Most graphic designers get into the business because they want to be creative. They spend years developing excellent skills in art and design, maybe even marketing, but many designers are at a loss when when a client asks for a deal. Here are a few tips to make client negotiations easier.
Know Where You Compete
There are many ways to compete in a marketplace, but the three main ones are cost, quality, and service. If you know where your strengths are, you know where your bargaining chips lie. If you’re quality and service are excellent, you don’t need to be cheap.
Keep The Balance
In our article about the scope-timeline-budget balance we talked about how changes in any of these factors will affect one, or both, of the others. Use this knowledge; never move on one without changing another. That is to say, if the client wants the project done cheaper then suggest reducing the scope of the project.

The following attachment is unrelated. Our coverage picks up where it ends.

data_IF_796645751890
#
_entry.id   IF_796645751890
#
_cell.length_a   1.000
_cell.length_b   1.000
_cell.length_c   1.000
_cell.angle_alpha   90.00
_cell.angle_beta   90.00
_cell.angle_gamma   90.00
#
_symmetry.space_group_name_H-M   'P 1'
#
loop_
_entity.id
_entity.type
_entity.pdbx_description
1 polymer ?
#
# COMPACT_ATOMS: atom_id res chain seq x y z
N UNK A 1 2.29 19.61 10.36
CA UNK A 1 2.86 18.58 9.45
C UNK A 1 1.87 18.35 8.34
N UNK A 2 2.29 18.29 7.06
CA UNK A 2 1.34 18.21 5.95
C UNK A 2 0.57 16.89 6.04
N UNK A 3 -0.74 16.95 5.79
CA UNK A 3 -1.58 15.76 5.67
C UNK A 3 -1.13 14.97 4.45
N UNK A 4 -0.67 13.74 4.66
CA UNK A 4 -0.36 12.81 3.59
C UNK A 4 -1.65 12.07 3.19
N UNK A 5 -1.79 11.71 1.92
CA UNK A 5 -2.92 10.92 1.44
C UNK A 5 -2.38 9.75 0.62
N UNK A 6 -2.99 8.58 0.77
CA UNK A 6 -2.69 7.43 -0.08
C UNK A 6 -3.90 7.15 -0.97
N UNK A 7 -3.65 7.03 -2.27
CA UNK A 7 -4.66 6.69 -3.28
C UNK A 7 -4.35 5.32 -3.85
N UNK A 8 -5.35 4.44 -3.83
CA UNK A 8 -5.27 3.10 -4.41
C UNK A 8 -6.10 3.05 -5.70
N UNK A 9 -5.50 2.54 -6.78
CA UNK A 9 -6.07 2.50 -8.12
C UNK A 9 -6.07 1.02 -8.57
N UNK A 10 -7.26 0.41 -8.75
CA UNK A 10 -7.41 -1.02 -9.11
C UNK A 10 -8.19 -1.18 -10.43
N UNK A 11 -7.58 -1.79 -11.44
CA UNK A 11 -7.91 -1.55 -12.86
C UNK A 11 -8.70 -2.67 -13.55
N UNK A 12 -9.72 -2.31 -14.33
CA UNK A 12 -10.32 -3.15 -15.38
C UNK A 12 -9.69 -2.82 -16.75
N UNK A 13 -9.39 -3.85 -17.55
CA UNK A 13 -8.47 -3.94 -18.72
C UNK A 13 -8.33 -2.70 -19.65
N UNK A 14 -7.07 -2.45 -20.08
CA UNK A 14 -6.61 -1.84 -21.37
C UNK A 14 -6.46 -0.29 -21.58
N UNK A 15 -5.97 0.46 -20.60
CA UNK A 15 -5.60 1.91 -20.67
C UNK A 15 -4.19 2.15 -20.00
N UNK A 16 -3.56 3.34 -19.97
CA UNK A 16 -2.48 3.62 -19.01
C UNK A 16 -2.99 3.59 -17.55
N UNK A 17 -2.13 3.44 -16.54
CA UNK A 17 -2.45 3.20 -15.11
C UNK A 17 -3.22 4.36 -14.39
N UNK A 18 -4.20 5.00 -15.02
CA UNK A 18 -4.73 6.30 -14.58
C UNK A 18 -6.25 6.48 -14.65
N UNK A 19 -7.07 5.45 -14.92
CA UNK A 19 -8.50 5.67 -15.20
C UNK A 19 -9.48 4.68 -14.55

Know Your Value
When trying to get new work it can be easy to agree to a lower price just to get the job. That’s fine, but know your own worth and be careful not to sell yourself short. Also be aware of how lowering your rate affects how the client perceives your value and watch that you aren’t setting dangerous precedence – if you give them a deal the first time, will they expect a deal every time?
Be Willing To Not Get The Job
It’s easy to get too focused on getting the job, and as a result agreeing to a price that’s too low, or making promises that you’ll have to bend over backwards to meet. Know what you can and can’t accept for terms of the job, and stick to them. Think of it this way: if you get every single job that you quote for, maybe your prices are too low.